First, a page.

Fragmentary Friday: Why Are You Sober if You Have Money?

Baton, the Comic Poet (fr. 3.1-11, preserved in Athenaeus Deipn. 4.163b)

“I am calling the prudent philosophers here,
Those who never allow themselves anything good,
Those who seek a thoughtful man in every walk
And in their discussions as if he were a fugitive slave.
Wretched man, why are you sober if you have money?
Why do you dishonor the gods this much?
Why do you think money is worth more than you are?
Does it have some intrinsic worth?
If you drink water, you’re useless to the city.
You hurt the farmer and the trader at the same time.
But I make them wealthier by getting drunk.”

τῶν φιλοσόφων τοὺς σώφρονας ἐνταυθοῖ καλῶ,
τοὺς ἀγαθὸν αὑτοῖς οὐ διδόντας οὐδὲ ἕν,
τοὺς τὸν φρόνιμον ζητοῦντας ἐν τοῖς περιπάτοις
καὶ ταῖς διατριβαῖς ὥσπερ ἀποδεδρακότα.
ἄνθρωπ’ ἀλάστωρ, διὰ τί συμβολὰς ἔχων
νήφεις; τί τηλικοῦτον ἀδικεῖς τοὺς θεούς;
τί τἀργύριον, ἄνθρωπε, τιμιώτερον
σαυτοῦ τέθεικας ἢ πέφυκε τῇ φύσει;
ἀλυσιτελὴς εἶ τῇ πόλει πίνων ὕδωρ·
τὸν γὰρ γεωργὸν καὶ τὸν ἔμπορον κακοῖς.
ἐγὼ δὲ τὰς προσόδους μεθύων καλὰς ποιῶ.

Another fragmentary author with no Wikipedia page.  All the Suda says about him is: Βάτων, κωμικός· δράματα αὐτοῦ Συνεξαπατῶν, ᾿Ανδροφόνος, Εὐεργέται. (“A Comic Poet whose plays were the Conspirators, the Murder and the Goodworkers.”) Athenaeus’ Deipnosophists is the main source for his fragments. This Batôn should not be confused with the historian and orator Batôn (also mentioned in Athenaeus).

 

Tawdry Tuesday: Sidedishes for [Obscenity] (NSFW)

sidedish

Plato the Comic Poet, fr. 43 [=Athenaeus 9. 367c-d]

[1] A woman who is asleep is boring
[2] I am learning this.
[1] But there are, uh, side-dishes when she is awake
And these alone are much more useful for pleasure than anything else
[2] What are fucking’s sidedishes, may I ask you?

Α. γυνὴ καθεύδουσ’ ἐστὶν ἀργόν. Β. μανθάνω.
Α. ἐγρηγορυίας δ’ εἰσὶν αἱ παροψίδες,
αὗται μόνον κρείττους πολὺ χρῆμ’ εἰς ἡδονὴν
ἠταλλαβεῖν. οὐ γάρ τινες παροψίδες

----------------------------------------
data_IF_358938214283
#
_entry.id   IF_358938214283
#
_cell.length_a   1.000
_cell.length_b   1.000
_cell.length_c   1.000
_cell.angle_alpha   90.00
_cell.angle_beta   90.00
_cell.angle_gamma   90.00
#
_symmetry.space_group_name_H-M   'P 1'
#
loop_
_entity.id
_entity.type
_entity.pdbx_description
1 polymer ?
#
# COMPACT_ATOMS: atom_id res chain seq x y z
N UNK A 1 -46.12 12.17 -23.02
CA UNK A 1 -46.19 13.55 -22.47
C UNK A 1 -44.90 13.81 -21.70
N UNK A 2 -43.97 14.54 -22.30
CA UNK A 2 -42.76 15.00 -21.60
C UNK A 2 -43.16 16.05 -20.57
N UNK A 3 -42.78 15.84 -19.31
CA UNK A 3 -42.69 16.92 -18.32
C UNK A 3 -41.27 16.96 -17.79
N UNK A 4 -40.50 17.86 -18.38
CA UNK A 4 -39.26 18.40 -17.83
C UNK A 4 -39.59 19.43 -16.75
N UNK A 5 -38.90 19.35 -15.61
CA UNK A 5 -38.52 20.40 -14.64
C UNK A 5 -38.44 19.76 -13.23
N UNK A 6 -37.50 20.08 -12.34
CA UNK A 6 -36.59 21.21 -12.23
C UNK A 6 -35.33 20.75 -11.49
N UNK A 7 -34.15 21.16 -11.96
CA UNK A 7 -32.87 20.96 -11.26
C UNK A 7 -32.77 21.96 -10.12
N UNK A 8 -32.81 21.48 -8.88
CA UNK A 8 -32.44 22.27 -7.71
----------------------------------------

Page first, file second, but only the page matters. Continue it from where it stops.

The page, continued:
εἴσ’, ἀντιβολῶ σε;

File:Pederastic erotic scene Louvre F85bis.jpg
Pederastic erotic scene: intercrural sex between a teenager (on the left, with long hair) and a young man (on the right, with short hair). Fragment of a black-figure Attic cup, 550 BC–525 BC.

Alexis, “I want to Know What Love Is”

Alexis (fr.386k from his Phaedrus; found at Athenaeus 13.13)

“As I was walking from the Peiraios beset
By troubles and despair, philosophy came over me.
And all the painters now seem to me to be ignorant
About love, and, to put it simply, so is everyone else
Who fashions images of him as a god.

For he is neither female nor male, and again,
He is not a god or mortal; nor is he foolish
Or wise, but he is drawn together from everywhere
And carries many shapes in one form.

For he has a man’s boldness with a woman’s restraint;
he has the senselessness of madness
But the reason of a thinker; he has a beast’s ferocity,
The toil of the unbreakable, and the avarice of a god.

Indeed, by Athena and the gods, I do not understand
What love is, but still it is the type of thing
I have said only without this name.”

πορευομένῳ δ᾽ ἐκ Πειραιῶς ὑπὸ τῶν κακῶν
καὶ τῆς ἀπορίας φιλοσοφεῖν ἐπῆλθέ μοι.
καί μοι δοκοῦσιν ἀγνοεῖν οἱ ζωγράφοι
τὸν Ἔρωτα, συντομώτατον δ᾽ εἰπεῖν, ὅσοι
τοῦ δαίμονος τούτου ποιοῦσιν εἰκόνας.
ἐστὶν γὰρ οὔτε θῆλυς οὔτ᾽ ἄρσην, πάλιν
οὔτε θεὸς οὔτ᾽ ἄνθρωπος, οὔτ᾽ ἀβέλτερος
οὔτ᾽ αὖθις ἔμφρων, ἀλλὰ συνενηνεγμένος
πανταχόθεν ἑνὶ τύπῳ <τε> πόλλ᾽ εἴδη φέρων.
ἡ τόλμα μὲν γὰρ ἀνδρός, ἡ <δὲ> δειλία
γυναικός, ἡ δ᾽ ἄνοια μανίας, ὁ δὲ λόγος
φρονοῦντος, ἡ σφοδρότης δὲ θηρός, ὁ δὲ πόνος
ἀδάμαντος, ἡ φιλοτιμία δὲ δαίμονος.
καὶ ταῦτ᾽ ἐγώ, μὰ τὴν Ἀθηνᾶν καὶ θεούς,
οὐκ οἶδ᾽ ὅ τι ἐστίν, ἀλλ᾽ ὅμως ἔχει γέ τι
τοιοῦτον, ἐγγύς τ᾽ εἰμὶ τοὐνόματος.

Cf. the philosopher Haddaway

And Foreigner’s desperate plea: